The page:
- Average salary was down 16 percent year-on-year in June to £34,584, as improved mortgage affordability helps lower income borrowers
- Reduction in mortgage rates gives average annual saving of £780 on repayments
- Prospect of a rate rise threatens to erode potential savings
- Borrowers able to choose from a record 14,000+ mortgage products in June
The average salary of homebuyers seeking a mortgage fell to a near-four year low in June, according to the National Mortgage Index from Mortgage Advice Bureau – the UK’s best known broker brand. The data suggests record low mortgage rates have improved access to the housing market for lower earners as lenders have become more comfortable working within new affordability rules.
Twelve months ago, the average primary salary of mortgage applicants peaked at £41,106 (June 2014) following the introduction of the Mortgage Market Review (MMR) in April. In comparison, the typical primary income for a borrower in June 2015 was just £34,584: an annual fall of 16 percent and the lowest figure seen since August 2011.
Graph 1: Average primary salary of a homebuyer seeking a mortgage (Jun 14 – Jun 15)
This fall in average salaries comes despite a 6 percent increase in the size of the average purchase deposit since June 2014. Purchase applicants put forward an average deposit of £75,625 in June 2015, up from £71,474 year-on-year.
As a result, average loan-to-values (LTVs) have fallen from 69.8 percent in June 2014 to 69.2 percent last month, as homebuyers borrow less in relative terms and shoulder more of the cost of their purchase themselves. The typical purchase deposit represented 1.74 times the average buyer’s primary salary in June 2014 – this has since risen to 2.19 times salary.
Table 1: Average primary salary, purchase deposit and deposit as multiple of income
Mortgage rates continue to fall – saving borrowers £65 a month compared to last year
Using data from Moneyfacts.co.uk, the Index shows average mortgage rates have fallen significantly over the past year. As a result, typical monthly mortgage bills have become cheaper, helping those who would otherwise not have been able to afford to buy.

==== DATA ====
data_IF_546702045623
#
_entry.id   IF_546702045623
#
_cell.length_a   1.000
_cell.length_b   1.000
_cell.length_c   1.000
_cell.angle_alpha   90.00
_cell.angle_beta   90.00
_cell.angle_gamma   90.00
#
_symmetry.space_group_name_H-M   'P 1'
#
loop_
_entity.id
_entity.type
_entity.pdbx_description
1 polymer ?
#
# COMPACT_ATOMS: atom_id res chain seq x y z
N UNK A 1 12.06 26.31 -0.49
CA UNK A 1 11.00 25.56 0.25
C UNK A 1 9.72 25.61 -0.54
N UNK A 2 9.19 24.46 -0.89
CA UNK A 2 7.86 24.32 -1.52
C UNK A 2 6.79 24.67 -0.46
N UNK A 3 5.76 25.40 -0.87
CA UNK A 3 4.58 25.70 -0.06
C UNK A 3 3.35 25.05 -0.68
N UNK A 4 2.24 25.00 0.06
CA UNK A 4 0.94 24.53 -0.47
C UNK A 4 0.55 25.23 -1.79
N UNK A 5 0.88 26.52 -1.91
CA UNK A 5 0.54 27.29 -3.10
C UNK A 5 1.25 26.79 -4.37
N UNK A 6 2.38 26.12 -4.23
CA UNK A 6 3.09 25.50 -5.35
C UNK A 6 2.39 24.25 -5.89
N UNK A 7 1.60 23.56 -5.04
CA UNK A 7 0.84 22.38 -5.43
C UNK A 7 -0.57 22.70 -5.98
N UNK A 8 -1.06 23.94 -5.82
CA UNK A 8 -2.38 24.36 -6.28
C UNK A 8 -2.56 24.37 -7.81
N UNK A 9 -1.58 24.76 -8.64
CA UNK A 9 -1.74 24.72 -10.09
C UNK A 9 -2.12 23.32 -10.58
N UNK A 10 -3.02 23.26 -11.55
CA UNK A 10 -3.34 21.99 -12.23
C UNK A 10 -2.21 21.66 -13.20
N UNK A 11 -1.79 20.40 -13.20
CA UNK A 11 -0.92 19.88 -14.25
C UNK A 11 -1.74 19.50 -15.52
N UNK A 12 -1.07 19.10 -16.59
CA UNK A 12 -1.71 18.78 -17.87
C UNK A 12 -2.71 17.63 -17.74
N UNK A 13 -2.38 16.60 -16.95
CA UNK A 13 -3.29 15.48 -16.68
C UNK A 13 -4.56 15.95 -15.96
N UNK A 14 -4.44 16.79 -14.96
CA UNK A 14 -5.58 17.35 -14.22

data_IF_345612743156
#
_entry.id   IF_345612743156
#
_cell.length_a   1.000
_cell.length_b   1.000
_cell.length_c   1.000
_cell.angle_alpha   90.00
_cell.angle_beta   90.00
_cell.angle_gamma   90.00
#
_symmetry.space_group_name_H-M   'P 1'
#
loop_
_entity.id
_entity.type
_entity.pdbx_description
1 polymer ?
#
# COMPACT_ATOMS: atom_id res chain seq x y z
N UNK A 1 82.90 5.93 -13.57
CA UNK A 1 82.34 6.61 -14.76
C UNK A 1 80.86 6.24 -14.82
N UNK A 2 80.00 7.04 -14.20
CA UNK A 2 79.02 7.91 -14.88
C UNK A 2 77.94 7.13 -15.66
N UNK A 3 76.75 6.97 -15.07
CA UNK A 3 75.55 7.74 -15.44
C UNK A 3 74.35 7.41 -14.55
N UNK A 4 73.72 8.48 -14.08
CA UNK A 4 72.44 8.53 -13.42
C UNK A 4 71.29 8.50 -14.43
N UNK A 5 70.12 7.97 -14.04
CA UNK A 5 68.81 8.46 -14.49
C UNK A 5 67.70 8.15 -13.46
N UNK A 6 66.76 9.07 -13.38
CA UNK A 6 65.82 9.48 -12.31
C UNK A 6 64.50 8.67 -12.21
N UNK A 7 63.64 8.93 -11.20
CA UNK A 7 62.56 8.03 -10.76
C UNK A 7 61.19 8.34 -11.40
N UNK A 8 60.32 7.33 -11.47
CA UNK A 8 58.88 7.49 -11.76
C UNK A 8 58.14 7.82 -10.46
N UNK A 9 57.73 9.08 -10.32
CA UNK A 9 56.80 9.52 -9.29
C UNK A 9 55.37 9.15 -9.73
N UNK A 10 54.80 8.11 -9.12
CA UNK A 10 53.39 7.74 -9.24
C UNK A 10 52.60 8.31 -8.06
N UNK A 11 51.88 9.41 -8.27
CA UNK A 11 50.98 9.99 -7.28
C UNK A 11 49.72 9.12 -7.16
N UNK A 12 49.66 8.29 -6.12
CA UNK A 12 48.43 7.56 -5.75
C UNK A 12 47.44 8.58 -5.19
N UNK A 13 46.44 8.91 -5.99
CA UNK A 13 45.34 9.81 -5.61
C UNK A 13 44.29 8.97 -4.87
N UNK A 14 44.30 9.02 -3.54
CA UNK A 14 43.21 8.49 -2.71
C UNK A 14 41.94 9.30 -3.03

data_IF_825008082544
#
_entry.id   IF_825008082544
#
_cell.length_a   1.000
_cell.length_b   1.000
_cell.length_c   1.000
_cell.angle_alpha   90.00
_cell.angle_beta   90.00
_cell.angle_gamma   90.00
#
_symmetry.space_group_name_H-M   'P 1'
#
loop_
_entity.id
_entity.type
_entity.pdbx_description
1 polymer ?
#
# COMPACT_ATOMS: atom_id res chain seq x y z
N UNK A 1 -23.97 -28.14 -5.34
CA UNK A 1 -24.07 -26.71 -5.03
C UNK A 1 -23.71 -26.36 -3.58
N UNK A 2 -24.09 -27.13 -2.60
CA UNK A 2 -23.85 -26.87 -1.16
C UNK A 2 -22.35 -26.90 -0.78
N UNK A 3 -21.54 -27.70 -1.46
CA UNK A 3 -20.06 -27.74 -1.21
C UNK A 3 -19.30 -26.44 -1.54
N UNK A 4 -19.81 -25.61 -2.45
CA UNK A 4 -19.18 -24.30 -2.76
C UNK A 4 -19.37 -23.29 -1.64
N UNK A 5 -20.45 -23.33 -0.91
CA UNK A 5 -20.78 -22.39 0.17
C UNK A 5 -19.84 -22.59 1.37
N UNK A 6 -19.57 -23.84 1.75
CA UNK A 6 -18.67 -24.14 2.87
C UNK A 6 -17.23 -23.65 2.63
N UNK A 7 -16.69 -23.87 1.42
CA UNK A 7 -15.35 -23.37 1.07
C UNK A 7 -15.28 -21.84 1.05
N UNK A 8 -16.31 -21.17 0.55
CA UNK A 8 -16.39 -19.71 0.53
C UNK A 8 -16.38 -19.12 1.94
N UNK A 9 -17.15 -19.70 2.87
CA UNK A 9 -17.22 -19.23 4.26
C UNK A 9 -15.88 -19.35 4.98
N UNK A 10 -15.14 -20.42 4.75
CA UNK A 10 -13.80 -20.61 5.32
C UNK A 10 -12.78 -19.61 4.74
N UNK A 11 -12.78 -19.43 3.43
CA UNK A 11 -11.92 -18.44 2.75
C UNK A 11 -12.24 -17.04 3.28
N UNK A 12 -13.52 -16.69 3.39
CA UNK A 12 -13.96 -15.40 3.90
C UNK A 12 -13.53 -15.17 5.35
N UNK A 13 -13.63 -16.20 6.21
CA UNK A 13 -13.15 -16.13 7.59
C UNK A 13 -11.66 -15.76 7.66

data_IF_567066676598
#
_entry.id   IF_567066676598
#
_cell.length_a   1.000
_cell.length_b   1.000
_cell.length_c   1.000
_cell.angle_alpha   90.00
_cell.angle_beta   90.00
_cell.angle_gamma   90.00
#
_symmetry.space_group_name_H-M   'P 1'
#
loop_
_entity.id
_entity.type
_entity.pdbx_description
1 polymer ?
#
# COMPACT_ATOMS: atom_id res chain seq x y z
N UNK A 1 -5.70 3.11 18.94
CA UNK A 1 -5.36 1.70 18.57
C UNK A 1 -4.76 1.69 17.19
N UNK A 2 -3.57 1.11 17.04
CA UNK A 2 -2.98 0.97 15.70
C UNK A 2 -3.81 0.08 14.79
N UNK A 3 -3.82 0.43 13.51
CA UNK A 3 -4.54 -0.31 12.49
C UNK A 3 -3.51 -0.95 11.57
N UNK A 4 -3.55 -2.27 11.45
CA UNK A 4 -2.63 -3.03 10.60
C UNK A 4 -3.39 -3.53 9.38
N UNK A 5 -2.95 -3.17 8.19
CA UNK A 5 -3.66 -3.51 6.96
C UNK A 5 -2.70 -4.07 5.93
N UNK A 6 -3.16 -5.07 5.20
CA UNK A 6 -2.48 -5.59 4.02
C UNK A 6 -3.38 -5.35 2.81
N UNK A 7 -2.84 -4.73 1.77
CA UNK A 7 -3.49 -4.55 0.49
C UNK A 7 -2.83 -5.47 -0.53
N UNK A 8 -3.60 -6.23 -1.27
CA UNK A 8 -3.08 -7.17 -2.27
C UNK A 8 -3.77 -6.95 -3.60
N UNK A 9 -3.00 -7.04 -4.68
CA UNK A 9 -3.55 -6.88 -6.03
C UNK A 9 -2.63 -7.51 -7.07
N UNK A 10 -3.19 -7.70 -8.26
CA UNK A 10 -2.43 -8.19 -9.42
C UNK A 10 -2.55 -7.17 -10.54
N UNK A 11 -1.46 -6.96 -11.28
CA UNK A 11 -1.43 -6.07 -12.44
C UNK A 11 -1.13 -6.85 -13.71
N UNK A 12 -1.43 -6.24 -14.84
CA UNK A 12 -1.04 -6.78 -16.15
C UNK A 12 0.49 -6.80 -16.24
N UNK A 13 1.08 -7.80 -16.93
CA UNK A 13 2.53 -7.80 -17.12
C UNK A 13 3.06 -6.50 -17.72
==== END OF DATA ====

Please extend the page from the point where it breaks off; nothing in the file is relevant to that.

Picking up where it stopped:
The average rate for a two year fixed mortgage in June was 2.87 percent, down from 3.61 percent in June 2014: a fall of 74 basis points (bps). Three year fixed rates have fallen from 3.75 percent to 3.13 percent over the same period (down 62bps), while five year fixed rates averaged 3.38 percent last month, down from 4.14 percent in June 2014 (down 76bps). Two year tracker rates have fallen to just 2.01 percent from 2.78 percent a year ago (down 77bps).
As a result of more competitive pricing, homebuyers with a mortgage stand to save an average of £65 on their monthly bill compared to a year ago. This amounts to annual savings of £780. Borrowers choosing five year fixed rates have saved the most, as they can enjoy monthly mortgage bills that are £71 lower than they would have been this time last year, or £852 lower over the course of a year.
Table 2: Average monthly mortgage bills in June 2014 and June 2015
Following a recommendation from the Financial Policy Committee last year, household finances are already being stress tested against a 3 percent base rate hike when applying for a mortgage. This means homeowners can be confident they can cope with higher monthly repayments.